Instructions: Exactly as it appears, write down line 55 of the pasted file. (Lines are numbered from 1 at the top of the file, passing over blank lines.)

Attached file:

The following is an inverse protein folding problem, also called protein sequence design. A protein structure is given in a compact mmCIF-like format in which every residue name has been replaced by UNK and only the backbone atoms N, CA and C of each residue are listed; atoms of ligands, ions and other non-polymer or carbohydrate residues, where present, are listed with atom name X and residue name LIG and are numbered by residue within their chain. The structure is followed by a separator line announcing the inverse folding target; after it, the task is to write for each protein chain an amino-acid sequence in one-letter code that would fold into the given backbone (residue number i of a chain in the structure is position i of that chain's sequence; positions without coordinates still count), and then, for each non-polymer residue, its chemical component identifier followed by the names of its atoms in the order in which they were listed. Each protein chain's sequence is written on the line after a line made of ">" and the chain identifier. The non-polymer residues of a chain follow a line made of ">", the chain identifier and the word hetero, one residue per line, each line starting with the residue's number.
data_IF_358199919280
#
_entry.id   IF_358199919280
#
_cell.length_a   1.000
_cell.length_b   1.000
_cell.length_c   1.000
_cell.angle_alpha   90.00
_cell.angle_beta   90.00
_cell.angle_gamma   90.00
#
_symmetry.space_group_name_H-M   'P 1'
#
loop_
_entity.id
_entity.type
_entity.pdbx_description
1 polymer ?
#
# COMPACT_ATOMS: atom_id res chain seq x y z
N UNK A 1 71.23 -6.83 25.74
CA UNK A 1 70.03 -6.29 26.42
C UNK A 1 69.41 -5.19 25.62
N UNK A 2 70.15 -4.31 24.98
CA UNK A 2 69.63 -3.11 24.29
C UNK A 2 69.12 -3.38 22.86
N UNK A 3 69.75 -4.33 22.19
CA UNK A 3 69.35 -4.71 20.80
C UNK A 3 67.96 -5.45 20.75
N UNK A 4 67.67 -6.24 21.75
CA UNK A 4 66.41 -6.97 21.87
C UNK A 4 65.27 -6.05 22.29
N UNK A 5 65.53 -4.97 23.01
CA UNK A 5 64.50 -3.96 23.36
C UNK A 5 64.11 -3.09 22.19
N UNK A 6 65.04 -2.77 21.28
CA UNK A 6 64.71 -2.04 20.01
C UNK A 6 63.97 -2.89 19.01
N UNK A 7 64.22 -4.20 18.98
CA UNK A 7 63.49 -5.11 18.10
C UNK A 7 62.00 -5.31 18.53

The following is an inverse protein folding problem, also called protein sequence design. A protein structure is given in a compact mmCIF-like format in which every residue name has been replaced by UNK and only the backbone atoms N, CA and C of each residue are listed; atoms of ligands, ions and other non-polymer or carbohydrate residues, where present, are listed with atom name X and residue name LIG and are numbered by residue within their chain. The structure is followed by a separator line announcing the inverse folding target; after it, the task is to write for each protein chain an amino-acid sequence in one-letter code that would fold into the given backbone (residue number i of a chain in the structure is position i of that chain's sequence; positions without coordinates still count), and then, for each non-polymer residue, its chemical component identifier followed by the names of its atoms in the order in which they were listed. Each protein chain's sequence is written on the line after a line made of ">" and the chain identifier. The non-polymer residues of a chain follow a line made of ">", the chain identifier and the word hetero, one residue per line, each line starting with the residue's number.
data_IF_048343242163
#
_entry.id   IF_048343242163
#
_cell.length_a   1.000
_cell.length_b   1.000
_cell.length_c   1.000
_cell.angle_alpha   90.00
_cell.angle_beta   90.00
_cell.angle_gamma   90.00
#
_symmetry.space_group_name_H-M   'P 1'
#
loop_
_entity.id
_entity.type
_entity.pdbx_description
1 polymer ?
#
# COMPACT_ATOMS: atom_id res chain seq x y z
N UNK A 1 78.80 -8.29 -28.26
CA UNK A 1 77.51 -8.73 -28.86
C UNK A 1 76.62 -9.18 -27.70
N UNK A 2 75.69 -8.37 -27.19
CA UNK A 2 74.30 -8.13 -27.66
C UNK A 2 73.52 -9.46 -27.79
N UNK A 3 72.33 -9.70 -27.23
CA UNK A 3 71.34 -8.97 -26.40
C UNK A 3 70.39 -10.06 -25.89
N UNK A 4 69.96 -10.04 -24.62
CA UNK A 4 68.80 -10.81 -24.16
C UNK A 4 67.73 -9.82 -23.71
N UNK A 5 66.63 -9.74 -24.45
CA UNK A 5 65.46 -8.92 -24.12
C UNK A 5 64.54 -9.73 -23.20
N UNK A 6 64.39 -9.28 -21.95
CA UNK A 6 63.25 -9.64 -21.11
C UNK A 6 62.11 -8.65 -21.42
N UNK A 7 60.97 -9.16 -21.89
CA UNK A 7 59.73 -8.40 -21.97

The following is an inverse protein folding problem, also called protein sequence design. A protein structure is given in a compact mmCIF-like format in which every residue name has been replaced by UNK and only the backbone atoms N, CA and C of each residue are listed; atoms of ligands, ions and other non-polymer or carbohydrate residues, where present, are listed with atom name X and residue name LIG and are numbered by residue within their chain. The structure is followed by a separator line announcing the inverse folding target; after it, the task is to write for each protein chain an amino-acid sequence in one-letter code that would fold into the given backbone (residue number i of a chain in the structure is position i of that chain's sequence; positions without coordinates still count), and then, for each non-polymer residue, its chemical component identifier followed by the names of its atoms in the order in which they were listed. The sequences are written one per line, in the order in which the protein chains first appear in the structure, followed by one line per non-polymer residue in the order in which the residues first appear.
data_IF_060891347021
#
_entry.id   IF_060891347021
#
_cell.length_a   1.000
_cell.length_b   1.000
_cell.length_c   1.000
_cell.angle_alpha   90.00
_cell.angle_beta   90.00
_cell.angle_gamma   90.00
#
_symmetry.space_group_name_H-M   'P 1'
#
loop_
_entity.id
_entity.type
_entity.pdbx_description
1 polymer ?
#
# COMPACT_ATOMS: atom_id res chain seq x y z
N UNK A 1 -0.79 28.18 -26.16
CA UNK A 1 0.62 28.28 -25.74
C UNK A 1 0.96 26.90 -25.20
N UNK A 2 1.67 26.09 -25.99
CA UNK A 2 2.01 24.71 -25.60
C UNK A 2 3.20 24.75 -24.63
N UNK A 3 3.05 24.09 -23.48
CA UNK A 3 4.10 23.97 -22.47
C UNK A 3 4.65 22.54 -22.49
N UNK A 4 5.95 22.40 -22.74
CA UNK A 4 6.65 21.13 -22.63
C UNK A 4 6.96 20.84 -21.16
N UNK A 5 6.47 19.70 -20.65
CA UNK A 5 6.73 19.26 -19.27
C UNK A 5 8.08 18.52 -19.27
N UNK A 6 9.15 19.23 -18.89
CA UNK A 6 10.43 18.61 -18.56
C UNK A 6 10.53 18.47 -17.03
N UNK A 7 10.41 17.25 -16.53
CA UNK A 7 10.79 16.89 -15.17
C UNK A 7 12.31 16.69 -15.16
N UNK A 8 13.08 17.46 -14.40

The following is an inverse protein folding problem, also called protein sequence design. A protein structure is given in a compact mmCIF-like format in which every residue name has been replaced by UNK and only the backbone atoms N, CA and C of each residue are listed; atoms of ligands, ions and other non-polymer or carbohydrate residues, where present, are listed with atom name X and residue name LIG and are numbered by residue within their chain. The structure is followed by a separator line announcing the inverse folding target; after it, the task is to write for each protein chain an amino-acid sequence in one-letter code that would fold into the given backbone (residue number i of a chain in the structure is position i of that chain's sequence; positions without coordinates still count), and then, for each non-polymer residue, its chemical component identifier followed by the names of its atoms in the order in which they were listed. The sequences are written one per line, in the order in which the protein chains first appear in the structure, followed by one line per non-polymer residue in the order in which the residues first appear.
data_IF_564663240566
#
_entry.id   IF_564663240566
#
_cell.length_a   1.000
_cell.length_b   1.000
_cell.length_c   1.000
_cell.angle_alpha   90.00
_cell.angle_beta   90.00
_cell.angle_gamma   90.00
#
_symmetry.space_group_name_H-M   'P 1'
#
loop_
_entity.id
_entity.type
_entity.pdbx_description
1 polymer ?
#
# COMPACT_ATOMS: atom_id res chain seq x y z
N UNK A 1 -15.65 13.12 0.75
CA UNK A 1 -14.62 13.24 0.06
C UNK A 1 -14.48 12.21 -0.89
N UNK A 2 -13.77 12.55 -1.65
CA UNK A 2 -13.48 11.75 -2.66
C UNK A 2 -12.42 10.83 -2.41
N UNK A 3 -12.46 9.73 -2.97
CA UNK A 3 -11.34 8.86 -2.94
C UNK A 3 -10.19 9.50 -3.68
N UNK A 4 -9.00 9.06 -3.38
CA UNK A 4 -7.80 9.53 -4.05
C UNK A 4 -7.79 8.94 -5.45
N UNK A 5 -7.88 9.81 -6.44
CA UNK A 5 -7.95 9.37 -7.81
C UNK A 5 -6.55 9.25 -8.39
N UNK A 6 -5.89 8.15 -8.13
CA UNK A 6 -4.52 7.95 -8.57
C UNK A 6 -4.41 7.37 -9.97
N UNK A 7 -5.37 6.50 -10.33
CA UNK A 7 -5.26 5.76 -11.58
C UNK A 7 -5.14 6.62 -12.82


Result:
_symmetry.space_group_name_H-M   'P 1'